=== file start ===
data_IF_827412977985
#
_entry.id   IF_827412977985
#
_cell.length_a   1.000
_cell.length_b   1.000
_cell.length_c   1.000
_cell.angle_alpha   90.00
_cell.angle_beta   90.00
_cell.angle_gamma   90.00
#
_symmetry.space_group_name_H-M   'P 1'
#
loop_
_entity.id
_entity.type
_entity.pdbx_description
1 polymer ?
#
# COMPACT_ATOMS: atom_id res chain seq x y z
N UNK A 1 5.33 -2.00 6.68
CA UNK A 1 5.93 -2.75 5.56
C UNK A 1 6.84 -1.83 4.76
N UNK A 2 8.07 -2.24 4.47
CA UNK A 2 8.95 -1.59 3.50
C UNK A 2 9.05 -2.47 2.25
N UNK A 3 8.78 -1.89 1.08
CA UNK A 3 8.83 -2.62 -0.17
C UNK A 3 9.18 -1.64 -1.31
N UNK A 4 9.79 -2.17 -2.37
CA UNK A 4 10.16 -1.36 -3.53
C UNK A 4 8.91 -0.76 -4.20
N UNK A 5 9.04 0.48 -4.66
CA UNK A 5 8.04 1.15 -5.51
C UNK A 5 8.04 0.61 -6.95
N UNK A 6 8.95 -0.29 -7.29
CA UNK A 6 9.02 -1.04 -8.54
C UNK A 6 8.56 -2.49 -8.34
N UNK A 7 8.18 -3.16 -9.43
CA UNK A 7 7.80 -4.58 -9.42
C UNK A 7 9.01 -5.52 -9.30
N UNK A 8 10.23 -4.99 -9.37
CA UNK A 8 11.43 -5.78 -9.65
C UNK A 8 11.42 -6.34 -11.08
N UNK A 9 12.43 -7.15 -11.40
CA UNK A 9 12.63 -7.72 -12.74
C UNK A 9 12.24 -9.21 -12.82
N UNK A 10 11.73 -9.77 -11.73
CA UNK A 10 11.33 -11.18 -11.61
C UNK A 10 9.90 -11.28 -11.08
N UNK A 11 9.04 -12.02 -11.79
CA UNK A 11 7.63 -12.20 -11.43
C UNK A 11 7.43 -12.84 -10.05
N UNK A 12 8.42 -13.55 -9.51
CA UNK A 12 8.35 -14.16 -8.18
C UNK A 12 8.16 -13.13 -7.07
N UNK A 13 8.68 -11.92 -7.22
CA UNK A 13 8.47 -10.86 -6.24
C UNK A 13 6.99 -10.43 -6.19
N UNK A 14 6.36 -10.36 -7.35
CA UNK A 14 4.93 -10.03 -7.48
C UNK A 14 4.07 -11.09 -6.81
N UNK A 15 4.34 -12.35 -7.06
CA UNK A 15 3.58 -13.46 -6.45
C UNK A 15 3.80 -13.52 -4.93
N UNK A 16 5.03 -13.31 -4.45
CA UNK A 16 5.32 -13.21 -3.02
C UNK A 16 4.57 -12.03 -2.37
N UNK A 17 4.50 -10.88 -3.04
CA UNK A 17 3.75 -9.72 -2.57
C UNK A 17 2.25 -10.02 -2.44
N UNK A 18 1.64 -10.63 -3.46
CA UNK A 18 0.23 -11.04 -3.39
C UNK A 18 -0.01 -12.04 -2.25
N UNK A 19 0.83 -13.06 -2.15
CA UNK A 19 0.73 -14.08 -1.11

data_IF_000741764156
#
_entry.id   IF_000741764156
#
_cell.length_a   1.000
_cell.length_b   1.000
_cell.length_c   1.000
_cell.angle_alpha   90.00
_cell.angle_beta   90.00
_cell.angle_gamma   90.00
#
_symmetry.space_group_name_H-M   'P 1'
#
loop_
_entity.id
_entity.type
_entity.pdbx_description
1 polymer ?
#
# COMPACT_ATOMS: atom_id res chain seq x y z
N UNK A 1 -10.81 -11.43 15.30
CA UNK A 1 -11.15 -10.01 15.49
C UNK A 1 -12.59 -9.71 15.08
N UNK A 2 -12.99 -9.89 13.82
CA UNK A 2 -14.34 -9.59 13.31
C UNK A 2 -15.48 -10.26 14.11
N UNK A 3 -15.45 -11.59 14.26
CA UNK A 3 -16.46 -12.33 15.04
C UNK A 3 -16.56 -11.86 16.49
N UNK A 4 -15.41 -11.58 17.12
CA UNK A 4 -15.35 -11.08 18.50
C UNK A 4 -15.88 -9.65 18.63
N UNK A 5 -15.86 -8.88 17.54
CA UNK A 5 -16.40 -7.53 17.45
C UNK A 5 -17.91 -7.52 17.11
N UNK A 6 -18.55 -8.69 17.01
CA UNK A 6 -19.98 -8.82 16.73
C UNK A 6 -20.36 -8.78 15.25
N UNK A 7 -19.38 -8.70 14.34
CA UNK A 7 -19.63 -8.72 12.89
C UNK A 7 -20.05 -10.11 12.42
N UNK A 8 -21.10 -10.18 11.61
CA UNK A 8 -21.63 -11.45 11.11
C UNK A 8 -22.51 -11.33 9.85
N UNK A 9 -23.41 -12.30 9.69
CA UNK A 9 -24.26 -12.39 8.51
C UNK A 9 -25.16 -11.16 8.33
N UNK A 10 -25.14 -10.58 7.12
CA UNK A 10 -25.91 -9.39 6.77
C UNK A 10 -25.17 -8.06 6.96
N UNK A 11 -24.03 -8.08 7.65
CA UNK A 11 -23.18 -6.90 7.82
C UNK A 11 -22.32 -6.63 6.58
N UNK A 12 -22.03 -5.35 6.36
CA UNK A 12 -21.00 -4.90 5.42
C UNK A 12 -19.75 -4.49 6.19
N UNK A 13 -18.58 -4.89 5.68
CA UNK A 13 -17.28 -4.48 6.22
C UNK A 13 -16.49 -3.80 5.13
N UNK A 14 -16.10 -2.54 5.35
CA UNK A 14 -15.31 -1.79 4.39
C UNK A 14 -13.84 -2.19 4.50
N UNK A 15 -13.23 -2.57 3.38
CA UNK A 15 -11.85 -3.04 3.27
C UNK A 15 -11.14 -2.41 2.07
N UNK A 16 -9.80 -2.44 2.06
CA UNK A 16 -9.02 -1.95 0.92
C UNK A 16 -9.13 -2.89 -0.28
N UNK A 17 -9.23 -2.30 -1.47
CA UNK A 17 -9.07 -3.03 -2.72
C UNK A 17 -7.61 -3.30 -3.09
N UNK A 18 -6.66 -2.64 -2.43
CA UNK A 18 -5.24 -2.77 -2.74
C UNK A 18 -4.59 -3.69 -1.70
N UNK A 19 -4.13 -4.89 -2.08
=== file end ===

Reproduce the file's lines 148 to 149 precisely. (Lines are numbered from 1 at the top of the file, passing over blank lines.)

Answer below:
N UNK A 18 -6.66 -2.64 -2.43
CA UNK A 18 -5.24 -2.77 -2.74